With the personal chaos that has defined 2016, so too has the soundtrack mirrored said chaos. I have gravitated towards both extreme ends – diving deep into my despair then doing a complete 180 and hoping that my life can spew even a gram of the happiness expressed in a pop song. Life, death, regrowth, anger, acceptance, and escape are all part of what defines the list below…
The best music of 2016… (so far)
10. Mogwai – “Atomic”
Technically a soundtrack to a documentary film, this album definitely reflects the unstable nature of atomic energy, while exuding the life-giving nature of atoms. Not fully chaotic, this controlled experiment still hits the highs and lows expected of the godfathers of post-rock.
Stand-out track: Ether
9. Radiohead – “A Moon Shaped Pool”
Admittedly, my opinion regarding Radiohead is one of confusion at best. They have always seemed a bit pretentious and overrated (at least in the last few albums). I liked a handful of songs coming into this LP, but upon hearing ‘True Love Waits’ I could no longer deny this group. The simplicity is perfect, the emotions real, and the execution spot on.
Stand-out track: True Love Waits
8. Tegan & Sara – “Love You To Death”
On the opposite end of the spectrum from Radiohead are Tegan & Sara – the soft spot in my heart for them will more than likely never harden. T&S 2.0 took a little getting used to, but I am now completely fine with the new pop musings from this Canadian duo. Plus, ‘100x’ really speaks to my personal chaos in my life now.
Stand-out track: 100x
7. Beyoncé – “Lemonade”
I gave pop a bad image in my head. I liked the fringe pop artists (Kate Nash, Lily Allen, etc.) and even the pop rappers (Kanye, Jay-Z, etc.), but almost no Top 40 stuff. But then Beyoncé had to release this gem. Again, the personal chaos and hurt in my life led me to this album and never did I imagine I would ever identify with the Queen herself… But here I am. ‘Hold Up’ and ‘Sorry’ are incredible. Period.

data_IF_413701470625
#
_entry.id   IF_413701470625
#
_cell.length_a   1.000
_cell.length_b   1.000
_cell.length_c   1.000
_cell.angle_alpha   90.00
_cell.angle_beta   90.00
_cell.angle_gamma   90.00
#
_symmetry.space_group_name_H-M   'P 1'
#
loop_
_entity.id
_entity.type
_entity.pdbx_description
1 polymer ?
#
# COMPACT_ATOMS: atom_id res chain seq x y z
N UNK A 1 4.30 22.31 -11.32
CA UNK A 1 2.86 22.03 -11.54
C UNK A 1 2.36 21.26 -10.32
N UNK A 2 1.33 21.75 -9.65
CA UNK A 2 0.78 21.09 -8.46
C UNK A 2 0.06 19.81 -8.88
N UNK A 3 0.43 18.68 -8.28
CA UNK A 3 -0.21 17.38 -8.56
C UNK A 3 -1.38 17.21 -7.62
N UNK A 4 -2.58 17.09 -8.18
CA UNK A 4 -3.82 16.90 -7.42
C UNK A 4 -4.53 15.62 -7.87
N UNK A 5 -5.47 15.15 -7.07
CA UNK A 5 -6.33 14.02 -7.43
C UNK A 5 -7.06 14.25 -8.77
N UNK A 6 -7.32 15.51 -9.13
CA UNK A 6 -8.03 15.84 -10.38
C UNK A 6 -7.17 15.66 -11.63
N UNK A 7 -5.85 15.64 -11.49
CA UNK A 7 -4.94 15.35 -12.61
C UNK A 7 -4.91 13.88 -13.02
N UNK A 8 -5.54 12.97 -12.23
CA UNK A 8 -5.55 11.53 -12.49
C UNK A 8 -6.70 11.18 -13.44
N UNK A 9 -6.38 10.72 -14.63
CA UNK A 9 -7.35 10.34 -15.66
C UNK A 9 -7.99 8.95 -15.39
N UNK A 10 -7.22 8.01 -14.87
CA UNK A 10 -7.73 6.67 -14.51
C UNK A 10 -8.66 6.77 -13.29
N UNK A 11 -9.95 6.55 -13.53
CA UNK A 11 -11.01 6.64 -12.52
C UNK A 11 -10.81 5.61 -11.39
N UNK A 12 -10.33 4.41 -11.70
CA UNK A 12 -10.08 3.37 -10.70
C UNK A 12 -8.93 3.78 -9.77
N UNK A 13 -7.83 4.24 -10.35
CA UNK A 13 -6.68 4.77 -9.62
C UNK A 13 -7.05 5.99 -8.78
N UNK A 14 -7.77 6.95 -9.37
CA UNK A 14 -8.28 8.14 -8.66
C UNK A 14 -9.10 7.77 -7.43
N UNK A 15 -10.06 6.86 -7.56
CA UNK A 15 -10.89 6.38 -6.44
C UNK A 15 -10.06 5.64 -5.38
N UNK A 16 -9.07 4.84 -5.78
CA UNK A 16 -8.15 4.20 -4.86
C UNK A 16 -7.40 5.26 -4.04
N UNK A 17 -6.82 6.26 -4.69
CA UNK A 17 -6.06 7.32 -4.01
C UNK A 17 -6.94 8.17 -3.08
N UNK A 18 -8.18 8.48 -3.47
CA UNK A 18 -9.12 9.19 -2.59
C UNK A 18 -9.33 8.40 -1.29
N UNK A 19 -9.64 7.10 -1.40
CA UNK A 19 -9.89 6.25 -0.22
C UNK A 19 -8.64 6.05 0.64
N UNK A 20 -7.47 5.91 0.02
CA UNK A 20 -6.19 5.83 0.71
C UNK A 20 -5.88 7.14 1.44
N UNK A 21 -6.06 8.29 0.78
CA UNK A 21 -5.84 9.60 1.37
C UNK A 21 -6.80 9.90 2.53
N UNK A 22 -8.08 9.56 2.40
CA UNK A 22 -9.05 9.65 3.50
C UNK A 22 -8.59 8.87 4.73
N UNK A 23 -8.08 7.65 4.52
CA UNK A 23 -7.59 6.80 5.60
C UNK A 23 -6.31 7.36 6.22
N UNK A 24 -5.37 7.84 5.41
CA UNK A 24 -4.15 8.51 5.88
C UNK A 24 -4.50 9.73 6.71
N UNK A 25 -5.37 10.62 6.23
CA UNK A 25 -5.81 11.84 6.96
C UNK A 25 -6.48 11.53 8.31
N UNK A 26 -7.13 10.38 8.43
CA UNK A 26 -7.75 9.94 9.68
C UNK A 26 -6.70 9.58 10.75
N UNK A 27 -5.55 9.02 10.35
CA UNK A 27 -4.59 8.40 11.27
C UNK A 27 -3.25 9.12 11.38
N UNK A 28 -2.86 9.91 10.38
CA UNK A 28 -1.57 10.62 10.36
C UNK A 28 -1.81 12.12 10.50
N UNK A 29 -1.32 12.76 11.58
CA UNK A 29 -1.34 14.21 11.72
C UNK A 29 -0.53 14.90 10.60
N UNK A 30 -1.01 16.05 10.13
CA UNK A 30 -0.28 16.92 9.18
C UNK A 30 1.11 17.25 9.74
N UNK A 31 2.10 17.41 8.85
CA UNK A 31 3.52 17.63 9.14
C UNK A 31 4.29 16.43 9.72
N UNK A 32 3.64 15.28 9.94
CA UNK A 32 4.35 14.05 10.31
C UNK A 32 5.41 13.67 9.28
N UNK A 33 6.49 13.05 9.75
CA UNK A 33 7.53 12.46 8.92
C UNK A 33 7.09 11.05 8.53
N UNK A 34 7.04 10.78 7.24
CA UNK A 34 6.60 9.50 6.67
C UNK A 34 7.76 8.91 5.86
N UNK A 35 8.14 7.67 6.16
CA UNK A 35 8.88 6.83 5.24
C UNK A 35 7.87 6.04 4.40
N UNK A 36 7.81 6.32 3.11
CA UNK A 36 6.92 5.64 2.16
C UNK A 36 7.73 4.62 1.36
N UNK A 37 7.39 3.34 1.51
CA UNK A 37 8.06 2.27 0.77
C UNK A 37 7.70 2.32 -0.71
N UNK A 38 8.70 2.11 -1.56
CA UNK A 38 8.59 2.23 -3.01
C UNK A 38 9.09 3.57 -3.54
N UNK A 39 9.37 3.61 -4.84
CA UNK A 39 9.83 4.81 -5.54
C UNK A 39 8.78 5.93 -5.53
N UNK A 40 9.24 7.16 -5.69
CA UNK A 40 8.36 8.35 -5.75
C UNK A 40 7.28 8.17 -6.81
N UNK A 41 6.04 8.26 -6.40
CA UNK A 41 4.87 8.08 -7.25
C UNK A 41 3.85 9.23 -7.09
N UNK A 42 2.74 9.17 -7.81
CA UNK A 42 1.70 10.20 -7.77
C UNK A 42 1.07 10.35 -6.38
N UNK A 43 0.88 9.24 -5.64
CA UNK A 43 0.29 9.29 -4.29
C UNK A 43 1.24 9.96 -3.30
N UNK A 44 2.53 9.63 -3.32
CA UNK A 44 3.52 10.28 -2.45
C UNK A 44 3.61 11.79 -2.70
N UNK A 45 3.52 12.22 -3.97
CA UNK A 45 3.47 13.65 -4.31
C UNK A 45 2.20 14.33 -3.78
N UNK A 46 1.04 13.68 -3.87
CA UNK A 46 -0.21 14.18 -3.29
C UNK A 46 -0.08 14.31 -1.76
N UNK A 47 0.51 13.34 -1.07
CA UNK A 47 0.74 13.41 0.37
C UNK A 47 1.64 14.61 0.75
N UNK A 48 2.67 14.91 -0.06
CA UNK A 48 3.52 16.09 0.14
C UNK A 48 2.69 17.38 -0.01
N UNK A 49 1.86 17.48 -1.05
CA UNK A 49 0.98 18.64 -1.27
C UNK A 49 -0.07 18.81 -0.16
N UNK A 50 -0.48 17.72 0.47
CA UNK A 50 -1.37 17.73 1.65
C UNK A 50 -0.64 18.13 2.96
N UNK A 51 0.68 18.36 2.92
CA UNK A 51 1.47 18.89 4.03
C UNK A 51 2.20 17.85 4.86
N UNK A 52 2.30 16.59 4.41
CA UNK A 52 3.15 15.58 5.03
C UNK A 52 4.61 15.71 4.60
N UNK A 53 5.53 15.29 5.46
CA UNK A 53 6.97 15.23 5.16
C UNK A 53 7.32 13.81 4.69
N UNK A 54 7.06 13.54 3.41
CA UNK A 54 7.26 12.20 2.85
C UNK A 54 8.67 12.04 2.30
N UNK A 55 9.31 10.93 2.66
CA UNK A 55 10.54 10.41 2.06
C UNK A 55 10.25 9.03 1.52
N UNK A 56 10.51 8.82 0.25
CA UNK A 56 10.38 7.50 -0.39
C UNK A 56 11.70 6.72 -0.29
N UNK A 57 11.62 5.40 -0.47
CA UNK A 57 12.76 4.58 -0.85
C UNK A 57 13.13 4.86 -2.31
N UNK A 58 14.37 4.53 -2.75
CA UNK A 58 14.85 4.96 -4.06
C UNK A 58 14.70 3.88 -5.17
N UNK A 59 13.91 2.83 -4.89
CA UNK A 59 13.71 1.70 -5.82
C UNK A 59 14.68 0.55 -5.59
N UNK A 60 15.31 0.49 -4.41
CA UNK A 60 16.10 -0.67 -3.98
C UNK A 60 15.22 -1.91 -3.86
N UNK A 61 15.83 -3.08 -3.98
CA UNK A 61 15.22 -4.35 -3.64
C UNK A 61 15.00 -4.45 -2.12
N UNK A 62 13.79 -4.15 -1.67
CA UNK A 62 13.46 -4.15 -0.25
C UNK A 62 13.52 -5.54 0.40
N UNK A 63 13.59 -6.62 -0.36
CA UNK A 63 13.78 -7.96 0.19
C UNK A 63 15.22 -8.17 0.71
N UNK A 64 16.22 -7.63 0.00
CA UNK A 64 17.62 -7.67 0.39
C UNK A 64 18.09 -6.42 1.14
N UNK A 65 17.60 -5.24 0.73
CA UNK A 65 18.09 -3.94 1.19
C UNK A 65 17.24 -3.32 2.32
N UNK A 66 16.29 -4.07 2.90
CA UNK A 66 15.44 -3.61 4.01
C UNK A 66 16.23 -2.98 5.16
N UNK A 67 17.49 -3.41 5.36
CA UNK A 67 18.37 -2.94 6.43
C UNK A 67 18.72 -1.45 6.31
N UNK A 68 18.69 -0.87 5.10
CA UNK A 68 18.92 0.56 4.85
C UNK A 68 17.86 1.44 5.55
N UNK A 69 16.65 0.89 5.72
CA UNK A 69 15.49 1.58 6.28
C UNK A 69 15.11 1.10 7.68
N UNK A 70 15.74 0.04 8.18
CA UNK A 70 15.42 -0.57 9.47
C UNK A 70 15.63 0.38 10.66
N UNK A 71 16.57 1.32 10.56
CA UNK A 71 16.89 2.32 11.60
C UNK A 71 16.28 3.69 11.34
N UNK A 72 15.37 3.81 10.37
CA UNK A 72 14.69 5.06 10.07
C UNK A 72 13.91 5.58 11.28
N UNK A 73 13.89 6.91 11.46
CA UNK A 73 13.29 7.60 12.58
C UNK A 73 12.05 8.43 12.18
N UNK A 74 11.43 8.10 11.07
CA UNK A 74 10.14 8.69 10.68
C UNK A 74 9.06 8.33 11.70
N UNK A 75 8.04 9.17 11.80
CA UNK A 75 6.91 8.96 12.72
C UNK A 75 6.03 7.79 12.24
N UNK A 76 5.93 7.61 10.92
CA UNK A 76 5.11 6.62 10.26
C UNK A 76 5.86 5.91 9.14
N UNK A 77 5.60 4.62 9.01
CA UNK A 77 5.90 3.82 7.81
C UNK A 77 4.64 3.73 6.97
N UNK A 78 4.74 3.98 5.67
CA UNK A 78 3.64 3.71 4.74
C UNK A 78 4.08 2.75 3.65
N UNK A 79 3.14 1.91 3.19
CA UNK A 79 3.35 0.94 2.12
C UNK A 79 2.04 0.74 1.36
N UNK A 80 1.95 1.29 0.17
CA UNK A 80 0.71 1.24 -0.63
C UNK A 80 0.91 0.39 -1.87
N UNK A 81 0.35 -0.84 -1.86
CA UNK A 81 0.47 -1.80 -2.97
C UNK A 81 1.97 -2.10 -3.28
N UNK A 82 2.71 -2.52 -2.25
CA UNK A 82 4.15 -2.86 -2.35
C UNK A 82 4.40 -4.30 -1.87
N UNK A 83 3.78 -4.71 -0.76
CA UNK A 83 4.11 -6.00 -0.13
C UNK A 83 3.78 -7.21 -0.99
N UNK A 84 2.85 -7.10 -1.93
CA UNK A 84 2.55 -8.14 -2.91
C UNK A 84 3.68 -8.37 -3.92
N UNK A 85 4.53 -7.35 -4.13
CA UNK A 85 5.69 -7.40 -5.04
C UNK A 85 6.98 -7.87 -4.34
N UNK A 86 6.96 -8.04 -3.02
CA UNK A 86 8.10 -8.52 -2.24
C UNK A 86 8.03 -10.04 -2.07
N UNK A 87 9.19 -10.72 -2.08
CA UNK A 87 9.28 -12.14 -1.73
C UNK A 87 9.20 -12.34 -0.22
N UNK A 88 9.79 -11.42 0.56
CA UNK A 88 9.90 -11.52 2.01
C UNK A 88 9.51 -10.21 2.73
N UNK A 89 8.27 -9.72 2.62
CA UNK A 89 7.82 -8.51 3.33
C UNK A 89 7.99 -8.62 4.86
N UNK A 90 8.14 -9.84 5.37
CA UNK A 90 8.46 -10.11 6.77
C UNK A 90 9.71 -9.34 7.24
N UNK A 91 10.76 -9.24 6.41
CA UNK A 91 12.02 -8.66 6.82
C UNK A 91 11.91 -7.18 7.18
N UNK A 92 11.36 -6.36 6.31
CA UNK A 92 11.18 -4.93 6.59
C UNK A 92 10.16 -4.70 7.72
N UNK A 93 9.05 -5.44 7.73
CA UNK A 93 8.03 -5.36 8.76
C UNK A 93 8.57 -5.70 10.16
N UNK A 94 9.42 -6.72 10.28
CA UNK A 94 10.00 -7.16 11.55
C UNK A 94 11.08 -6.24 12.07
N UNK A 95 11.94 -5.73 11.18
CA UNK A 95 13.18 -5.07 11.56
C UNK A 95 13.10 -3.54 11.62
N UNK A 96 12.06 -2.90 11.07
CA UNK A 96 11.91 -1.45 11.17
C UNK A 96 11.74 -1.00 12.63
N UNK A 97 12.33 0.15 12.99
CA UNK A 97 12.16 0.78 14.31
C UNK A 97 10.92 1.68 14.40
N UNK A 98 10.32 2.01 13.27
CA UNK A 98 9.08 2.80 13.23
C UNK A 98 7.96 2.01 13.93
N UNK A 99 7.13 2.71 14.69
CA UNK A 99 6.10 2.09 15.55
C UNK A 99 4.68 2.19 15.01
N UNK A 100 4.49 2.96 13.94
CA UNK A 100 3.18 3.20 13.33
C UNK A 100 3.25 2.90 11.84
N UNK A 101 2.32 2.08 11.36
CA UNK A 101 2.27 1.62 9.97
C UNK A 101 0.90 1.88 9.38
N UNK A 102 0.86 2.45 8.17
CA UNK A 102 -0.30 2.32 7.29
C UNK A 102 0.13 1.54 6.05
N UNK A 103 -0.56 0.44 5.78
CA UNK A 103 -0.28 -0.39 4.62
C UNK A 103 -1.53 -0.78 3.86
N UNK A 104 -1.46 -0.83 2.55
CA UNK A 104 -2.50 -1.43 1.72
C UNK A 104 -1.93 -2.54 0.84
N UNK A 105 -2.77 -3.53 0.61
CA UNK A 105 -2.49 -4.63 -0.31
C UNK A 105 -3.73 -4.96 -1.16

Stand-out track: Hold Up
6. Anohni – “Hopelessness”
I had one Antony and the Johnsons album before picking up this solo(-ish) release. Even though I have had that one previous album (“The Crying Light”), I never really dove into it. But my search for comfort and peace led me back to that album and then into the arms of her newest journey. Antony/Anohni has such a strong political voice on this album, and even though I couldn’t see her voice paired with poppy-electronic beats, it worked. I stand behind so much of what she has to say and what she believes in; the hopelessness in our current “democracy” is a mutual feeling.
Stand-out track: 4 Degrees
5. Nada Surf – “You Know Who You Are”
These guys just keep maturing in such a peaceful and sonically pleasing way. There isn’t much that is new in terms of innovation or sound, but there is something so pleasing and rewarding when you can listen to a pop-rock group in their 40s and identify in a mature way with their lyrics. Matthew Caws seems like he wrote an album not focused on the break-up, but that strange transition period right after – the one where you find yourself, make plans and goals, and look back to hopefully learn a thing or two for next time.
Stand-out track: Victory’s Yours
4. Conrad Keely – “Original Machines”
Though this first solo release is more of a collection of songs than a standard album, the flow and path seem to be well representative of Conrad himself. Being an artist with the pen/pencil/brush as well, this album seems like a glimpse into his sketch pad of sonic portraits/paintings. At two minutes a song, even if you dislike a track (which I don’t) you don’t have to skip much to see the next sketch. Many of the ideas on here are reflective and peaceful; a true help for my running mind.